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Avoiding human error through good design

25/05/2018
Avoiding human error through good design

“To err is human;” as Alexander Pope said in his poem An Essay on Criticism, Part II , in 1711. While anyone can make mistakes, there are a few tips that a designer or developer can consider in order to make a user’s experience easier and more rewarding.

In many fields, a range from 75 to 95 percent of all accidents are reported as human error. This statistic proves that we usually have a "human blame" approach to explain the problem, but the percentage is high enough to suggest that other factors must be involved.

Those errors, in relations to the UI design, could be simple things such as filling a form with wrong information, sending money to the wrong person, deleting photos of your favourite holiday or worse, terrifying millions of people with a false missile alert due to a poorly designed drop-down which is just what the US Emergency Alert System and Commercial Mobile Alert System did when issuing an alert over television, radio, and cellphones in the U.S. state of Hawaii in January 2018.

According to several psychologist studies, errors can be divided into two major categories: slips or error of execution and mistakes or error of intention. Here’s a brief explanation:

Slips occur when users intend to perform one action, but end up doing another (often similar) action. For example, misspelling your email address or phone number, selecting the wrong checkbox or forgetting to hit save before closing a document. Slips are typically made when users are on ‘autopilot’ or when not fully focussed on the task at hand.

Mistakes are made when users have goals that are inappropriate for the current problem or task. They happen when someone intentionally does something wrong. For example, if users are accidentally misclassifying their job industry on a website profile or trying to upload lots of high-resolution images on a social network. Mistakes are conscious errors and often arise when a user has incomplete or incorrect information about the task and develops a mental model that doesn’t match how the user interface actually works.

Serious accidents are frequently blamed on "human error." Yet careful analysis of such situations shows that the design or installation of the equipment has contributed significantly to the problems. The design team or installers did not pay sufficient attention to the needs of those who would be using the equipment, so confusion or error was almost unavoidable. -Donald A. Norman

It is actually relatively straight forward to design for a situation where everything goes well, where people use a device in the way it was intended, and no unexpected events occur. The tricky part is to design for when things go wrong. Here is what should be done to avoid or minimise errors:

Keep design simple. Defining the goal and keeping things simple helps users to stay focussed on what needs to be done. Give the user clear information and remove confusing elements from your design.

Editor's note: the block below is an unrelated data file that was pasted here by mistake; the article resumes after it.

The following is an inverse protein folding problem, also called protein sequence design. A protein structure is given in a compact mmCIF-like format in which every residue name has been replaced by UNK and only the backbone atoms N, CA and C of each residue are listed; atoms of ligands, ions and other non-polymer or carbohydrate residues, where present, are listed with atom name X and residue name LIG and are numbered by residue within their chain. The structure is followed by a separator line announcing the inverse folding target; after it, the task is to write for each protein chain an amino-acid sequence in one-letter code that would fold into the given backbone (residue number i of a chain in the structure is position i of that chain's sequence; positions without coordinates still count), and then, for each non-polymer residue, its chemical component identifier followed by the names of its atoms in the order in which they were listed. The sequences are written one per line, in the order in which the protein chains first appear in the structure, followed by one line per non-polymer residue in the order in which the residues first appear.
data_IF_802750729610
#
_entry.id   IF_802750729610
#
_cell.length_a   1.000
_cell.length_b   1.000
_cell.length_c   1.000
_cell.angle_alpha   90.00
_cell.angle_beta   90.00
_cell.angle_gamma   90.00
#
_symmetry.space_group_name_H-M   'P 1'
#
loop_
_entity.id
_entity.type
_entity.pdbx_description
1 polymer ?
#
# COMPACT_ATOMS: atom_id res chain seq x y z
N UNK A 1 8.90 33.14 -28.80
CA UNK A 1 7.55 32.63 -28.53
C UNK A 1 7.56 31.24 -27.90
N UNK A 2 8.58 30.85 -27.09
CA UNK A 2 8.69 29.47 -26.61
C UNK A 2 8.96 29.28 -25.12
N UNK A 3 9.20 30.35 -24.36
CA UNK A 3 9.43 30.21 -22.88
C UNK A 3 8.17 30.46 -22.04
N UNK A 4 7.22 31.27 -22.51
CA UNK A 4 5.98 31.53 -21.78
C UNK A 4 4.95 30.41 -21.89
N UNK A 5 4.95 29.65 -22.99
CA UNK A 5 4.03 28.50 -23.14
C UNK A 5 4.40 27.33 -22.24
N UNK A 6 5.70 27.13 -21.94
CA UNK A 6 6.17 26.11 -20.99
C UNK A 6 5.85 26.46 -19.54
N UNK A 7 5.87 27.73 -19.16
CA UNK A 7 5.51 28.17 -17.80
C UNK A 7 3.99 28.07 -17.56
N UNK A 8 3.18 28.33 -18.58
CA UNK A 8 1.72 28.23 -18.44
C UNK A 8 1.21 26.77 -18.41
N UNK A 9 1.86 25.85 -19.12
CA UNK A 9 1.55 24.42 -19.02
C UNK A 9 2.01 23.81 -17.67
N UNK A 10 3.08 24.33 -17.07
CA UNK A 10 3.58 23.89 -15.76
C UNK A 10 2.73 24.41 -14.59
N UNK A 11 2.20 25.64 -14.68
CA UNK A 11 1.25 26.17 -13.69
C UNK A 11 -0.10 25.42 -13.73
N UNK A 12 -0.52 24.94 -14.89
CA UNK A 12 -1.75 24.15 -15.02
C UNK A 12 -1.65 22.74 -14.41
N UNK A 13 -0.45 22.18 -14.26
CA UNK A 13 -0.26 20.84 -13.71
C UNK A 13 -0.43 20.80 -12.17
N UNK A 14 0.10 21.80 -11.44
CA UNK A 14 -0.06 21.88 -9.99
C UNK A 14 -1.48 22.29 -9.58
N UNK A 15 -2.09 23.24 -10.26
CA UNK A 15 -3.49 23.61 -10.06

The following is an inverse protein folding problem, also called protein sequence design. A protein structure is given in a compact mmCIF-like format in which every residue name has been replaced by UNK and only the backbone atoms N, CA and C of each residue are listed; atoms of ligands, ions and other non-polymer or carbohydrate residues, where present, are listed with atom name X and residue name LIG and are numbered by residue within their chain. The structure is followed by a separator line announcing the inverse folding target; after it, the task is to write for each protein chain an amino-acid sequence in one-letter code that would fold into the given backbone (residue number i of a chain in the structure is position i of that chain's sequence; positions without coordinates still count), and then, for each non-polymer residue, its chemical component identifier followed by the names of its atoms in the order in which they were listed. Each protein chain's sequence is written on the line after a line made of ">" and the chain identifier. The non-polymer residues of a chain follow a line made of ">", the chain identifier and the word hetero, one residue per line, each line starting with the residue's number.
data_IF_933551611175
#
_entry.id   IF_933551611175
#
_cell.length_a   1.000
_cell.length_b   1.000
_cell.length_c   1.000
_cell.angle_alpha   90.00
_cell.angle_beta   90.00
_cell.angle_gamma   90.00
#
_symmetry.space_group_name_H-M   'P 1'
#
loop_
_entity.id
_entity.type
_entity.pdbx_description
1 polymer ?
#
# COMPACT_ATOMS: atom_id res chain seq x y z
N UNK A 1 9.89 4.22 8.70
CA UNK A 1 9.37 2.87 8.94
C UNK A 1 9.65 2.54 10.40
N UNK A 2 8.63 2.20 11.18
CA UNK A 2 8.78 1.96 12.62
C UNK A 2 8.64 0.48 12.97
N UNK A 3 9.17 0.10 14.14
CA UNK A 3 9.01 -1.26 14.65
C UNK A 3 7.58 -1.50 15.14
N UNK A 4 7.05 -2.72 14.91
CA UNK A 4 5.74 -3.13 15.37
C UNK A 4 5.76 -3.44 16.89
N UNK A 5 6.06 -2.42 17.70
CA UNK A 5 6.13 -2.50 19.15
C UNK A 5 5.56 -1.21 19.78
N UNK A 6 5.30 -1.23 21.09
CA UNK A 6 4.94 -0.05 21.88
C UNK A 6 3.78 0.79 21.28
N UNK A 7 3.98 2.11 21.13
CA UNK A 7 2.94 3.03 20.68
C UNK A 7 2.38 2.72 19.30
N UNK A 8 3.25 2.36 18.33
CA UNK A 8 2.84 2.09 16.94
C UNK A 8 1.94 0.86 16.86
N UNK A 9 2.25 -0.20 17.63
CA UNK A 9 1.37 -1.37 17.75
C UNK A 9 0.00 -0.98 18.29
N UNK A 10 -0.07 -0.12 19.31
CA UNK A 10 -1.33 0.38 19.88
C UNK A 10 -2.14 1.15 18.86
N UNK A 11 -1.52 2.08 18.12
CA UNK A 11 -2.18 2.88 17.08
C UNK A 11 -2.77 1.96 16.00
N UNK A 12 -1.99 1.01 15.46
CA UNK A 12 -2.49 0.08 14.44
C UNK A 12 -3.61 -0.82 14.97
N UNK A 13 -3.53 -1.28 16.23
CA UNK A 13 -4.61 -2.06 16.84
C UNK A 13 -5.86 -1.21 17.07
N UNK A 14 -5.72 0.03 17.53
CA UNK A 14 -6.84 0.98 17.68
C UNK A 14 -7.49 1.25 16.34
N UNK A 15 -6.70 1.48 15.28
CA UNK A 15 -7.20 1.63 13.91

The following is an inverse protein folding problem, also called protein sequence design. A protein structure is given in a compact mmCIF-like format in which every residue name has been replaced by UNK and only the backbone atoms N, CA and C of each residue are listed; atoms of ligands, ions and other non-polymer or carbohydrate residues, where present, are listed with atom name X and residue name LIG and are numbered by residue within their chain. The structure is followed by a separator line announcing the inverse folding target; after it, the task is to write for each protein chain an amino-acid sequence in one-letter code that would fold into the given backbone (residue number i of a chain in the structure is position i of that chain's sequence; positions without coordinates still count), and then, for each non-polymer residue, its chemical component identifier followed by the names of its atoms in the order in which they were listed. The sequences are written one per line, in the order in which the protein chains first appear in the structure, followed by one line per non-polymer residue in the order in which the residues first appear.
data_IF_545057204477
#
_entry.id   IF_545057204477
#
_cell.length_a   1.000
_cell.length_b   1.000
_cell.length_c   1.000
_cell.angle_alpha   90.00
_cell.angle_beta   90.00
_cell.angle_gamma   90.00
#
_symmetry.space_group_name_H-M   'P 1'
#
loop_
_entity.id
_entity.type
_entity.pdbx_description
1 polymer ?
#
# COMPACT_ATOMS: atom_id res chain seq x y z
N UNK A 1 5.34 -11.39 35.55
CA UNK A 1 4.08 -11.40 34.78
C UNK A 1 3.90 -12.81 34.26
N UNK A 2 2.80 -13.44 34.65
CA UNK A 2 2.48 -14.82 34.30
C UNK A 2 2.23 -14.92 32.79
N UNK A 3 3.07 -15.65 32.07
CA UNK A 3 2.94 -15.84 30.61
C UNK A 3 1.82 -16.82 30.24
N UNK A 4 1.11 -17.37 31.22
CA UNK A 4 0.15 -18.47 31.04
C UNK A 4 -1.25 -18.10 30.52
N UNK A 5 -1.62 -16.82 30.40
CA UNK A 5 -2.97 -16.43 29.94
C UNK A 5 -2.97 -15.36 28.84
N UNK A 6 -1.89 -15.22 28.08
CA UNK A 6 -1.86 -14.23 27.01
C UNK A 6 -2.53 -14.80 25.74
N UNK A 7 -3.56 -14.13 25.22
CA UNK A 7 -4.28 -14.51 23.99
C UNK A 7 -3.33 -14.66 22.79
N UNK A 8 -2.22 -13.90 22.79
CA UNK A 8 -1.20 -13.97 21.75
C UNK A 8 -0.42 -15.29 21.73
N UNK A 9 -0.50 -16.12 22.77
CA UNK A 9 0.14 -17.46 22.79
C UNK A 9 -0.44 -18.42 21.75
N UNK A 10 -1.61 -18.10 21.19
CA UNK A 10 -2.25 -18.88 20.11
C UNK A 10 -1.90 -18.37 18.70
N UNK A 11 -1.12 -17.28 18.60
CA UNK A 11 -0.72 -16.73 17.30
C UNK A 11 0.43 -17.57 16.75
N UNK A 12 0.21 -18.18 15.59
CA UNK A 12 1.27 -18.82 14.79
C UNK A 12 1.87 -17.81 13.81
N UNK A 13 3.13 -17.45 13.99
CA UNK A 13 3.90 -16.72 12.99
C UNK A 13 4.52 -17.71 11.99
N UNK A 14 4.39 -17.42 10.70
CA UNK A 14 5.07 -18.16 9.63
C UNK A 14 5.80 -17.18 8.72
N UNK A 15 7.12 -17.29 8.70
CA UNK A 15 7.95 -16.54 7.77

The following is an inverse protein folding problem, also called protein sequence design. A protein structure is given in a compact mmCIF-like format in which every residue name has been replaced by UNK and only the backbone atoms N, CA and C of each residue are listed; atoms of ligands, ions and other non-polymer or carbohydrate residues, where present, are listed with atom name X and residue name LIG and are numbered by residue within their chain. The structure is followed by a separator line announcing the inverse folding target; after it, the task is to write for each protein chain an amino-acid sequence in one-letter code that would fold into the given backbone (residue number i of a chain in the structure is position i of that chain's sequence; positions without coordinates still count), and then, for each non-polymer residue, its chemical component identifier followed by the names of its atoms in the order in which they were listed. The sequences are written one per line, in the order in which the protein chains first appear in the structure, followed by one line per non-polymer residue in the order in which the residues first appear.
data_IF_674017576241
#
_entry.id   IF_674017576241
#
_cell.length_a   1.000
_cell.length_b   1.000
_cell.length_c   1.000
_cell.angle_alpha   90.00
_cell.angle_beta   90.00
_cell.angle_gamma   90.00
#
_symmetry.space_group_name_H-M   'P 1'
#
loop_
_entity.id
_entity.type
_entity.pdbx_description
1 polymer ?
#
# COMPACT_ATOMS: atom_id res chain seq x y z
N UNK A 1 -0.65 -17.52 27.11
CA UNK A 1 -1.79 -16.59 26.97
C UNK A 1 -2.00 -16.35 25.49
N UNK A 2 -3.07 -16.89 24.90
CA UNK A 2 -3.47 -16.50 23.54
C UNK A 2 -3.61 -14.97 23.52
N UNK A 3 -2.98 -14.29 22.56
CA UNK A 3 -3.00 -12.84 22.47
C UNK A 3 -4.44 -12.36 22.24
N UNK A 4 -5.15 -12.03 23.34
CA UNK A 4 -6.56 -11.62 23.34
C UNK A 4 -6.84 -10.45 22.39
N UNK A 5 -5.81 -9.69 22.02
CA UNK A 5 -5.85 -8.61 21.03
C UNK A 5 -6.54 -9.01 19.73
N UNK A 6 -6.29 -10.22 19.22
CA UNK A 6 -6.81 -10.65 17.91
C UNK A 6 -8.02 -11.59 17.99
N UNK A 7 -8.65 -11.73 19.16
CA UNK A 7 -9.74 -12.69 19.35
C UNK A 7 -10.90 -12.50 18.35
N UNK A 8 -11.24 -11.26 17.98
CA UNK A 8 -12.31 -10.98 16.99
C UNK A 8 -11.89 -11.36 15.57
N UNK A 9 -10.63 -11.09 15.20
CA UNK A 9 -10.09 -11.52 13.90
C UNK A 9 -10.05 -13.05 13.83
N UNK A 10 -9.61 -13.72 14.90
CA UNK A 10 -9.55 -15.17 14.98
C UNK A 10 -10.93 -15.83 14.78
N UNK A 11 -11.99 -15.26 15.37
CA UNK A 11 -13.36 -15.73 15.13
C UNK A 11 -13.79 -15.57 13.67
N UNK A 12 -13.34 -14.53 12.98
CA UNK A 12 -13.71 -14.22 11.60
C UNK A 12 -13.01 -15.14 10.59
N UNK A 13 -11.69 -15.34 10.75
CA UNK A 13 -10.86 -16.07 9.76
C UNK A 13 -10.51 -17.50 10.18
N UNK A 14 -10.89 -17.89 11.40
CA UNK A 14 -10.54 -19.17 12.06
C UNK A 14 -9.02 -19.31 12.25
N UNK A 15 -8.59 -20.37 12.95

Use white space. White space around design elements is very important. It lets the design breathe, guides user focus and creates relations and hierarchy between design elements. It is also useful to prevent a mis-click or mis-tap.

Add constraints. Limit the actions that can be performed on a system by separating module and controls that are easy to confuse.

Use confirmation and error dialogs. Confirmation dialog, for some users might seems like an annoying/useless extra step. But for anyone completing a new task for the first time, or even for the tenth, having a quick “Are you sure you want to do that?” message can be invaluable.

Do sensibility checks. Form validation is a great way to guide the user in the right direction. Designing a good form design can help users to avoid putting the wrong text in the wrong field, but form validation is a great way to double-check that information, catching typos and forgotten fields.

Undo. Everyone would like an option that allows them to cancel or reverse the last command executed in case of error. So, this feature should be included whenever possible in a system or app.

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In conclusion, avoiding human errors in the design process may seem simple but can only really be achieved by keeping in mind design principles to make things easier. Following design standards also helps and last but not least, designers and developers should remember that they are not the end users. Alexander Pope’s quote continues “…to forgive, divine.” For designers and developers, showing mercy is not their prerogative for they have only been tasked with creating an environment where erring is minimised. It is the end user that will hopefully not have to forgive the creator.

 

Domenico Marchese is a frontend developer at Deloitte Digital Malta. For more info, please visit www.deloittedigital.com.mt